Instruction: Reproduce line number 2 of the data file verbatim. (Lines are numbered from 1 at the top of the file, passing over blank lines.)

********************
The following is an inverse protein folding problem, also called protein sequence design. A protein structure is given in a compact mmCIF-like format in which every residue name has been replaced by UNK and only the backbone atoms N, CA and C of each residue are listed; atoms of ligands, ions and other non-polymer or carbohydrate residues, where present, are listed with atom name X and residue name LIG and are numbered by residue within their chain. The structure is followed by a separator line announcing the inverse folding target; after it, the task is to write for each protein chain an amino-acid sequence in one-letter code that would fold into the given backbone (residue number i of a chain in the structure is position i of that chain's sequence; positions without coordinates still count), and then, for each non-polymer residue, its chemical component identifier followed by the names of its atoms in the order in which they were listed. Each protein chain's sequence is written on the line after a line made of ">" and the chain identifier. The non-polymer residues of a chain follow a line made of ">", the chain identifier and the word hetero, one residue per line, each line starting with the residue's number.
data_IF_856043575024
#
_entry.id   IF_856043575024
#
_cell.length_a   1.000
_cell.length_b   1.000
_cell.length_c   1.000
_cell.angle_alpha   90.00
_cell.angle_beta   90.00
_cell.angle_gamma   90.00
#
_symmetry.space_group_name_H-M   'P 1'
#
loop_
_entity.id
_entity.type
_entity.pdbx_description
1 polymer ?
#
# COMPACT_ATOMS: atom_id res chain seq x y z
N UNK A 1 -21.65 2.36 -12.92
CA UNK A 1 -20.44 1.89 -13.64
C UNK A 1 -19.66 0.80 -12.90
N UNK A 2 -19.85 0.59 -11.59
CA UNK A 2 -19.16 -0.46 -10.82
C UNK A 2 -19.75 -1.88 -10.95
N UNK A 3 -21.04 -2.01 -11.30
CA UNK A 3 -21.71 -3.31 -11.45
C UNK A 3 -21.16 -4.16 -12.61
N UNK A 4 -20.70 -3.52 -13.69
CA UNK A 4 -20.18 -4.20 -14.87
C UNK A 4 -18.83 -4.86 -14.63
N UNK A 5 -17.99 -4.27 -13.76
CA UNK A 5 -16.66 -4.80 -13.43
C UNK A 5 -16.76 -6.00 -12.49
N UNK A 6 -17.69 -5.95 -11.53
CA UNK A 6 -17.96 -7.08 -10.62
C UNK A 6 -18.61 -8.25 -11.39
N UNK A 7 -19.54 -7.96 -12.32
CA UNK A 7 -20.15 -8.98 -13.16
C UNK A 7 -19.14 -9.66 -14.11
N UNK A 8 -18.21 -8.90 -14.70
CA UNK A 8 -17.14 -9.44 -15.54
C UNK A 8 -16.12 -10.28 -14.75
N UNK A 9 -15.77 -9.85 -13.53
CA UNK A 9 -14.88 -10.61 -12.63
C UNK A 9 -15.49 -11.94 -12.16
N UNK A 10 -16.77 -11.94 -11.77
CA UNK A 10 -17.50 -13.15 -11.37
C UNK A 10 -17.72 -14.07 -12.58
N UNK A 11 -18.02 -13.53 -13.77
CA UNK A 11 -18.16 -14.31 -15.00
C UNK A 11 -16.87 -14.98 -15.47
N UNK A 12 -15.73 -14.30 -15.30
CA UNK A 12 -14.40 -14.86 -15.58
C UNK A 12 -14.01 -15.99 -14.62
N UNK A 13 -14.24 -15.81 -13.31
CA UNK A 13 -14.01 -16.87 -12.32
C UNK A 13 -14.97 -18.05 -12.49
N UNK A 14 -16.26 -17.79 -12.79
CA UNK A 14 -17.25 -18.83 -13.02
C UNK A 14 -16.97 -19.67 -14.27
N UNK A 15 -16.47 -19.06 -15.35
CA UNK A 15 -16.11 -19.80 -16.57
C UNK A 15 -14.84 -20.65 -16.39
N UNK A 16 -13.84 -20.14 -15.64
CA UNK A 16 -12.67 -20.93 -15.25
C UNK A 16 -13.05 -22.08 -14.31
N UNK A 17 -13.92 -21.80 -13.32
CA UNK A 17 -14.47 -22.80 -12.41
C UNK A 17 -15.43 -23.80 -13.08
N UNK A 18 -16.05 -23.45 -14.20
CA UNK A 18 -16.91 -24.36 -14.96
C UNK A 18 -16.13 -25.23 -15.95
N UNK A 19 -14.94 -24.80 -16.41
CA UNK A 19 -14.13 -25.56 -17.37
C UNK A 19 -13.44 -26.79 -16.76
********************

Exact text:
data_IF_856043575024